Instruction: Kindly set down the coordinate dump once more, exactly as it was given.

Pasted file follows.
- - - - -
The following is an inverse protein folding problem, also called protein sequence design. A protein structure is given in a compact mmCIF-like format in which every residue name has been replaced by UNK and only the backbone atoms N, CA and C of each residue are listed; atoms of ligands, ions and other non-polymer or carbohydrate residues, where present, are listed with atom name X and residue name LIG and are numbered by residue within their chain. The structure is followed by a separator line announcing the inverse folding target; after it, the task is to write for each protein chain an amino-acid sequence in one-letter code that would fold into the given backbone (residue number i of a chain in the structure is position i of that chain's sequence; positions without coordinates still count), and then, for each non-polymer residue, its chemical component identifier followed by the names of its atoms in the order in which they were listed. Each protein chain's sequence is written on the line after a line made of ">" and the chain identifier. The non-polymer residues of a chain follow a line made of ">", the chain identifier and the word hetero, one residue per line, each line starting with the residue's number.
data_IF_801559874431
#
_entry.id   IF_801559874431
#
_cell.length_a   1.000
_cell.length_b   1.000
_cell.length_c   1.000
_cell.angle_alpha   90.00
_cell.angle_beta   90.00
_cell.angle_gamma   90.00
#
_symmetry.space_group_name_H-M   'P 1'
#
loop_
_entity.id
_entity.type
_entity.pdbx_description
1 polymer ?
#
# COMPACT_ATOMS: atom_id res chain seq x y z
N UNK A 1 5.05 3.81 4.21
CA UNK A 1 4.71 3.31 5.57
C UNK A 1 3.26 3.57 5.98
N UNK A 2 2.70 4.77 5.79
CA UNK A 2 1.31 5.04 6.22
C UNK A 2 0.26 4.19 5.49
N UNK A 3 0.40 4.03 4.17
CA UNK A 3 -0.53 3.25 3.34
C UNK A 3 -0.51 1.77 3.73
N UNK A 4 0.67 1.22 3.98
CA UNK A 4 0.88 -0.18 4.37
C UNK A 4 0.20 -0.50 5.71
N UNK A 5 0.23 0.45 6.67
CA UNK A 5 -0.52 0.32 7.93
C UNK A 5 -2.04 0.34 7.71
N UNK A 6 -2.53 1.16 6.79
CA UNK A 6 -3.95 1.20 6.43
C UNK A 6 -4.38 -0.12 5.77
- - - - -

The following is an inverse protein folding problem, also called protein sequence design. A protein structure is given in a compact mmCIF-like format in which every residue name has been replaced by UNK and only the backbone atoms N, CA and C of each residue are listed; atoms of ligands, ions and other non-polymer or carbohydrate residues, where present, are listed with atom name X and residue name LIG and are numbered by residue within their chain. The structure is followed by a separator line announcing the inverse folding target; after it, the task is to write for each protein chain an amino-acid sequence in one-letter code that would fold into the given backbone (residue number i of a chain in the structure is position i of that chain's sequence; positions without coordinates still count), and then, for each non-polymer residue, its chemical component identifier followed by the names of its atoms in the order in which they were listed. Each protein chain's sequence is written on the line after a line made of ">" and the chain identifier. The non-polymer residues of a chain follow a line made of ">", the chain identifier and the word hetero, one residue per line, each line starting with the residue's number.
data_IF_801559874431
#
_entry.id   IF_801559874431
#
_cell.length_a   1.000
_cell.length_b   1.000
_cell.length_c   1.000
_cell.angle_alpha   90.00
_cell.angle_beta   90.00
_cell.angle_gamma   90.00
#
_symmetry.space_group_name_H-M   'P 1'
#
loop_
_entity.id
_entity.type
_entity.pdbx_description
1 polymer ?
#
# COMPACT_ATOMS: atom_id res chain seq x y z
N UNK A 1 5.05 3.81 4.21
CA UNK A 1 4.71 3.31 5.57
C UNK A 1 3.26 3.57 5.98
N UNK A 2 2.70 4.77 5.79
CA UNK A 2 1.31 5.04 6.22
C UNK A 2 0.26 4.19 5.49
N UNK A 3 0.40 4.03 4.17
CA UNK A 3 -0.53 3.25 3.34
C UNK A 3 -0.51 1.77 3.73
N UNK A 4 0.67 1.22 3.98
CA UNK A 4 0.88 -0.18 4.37
C UNK A 4 0.20 -0.50 5.71
N UNK A 5 0.23 0.45 6.67
CA UNK A 5 -0.52 0.32 7.93
C UNK A 5 -2.04 0.34 7.71
N UNK A 6 -2.53 1.16 6.79
CA UNK A 6 -3.95 1.20 6.43
C UNK A 6 -4.38 -0.12 5.77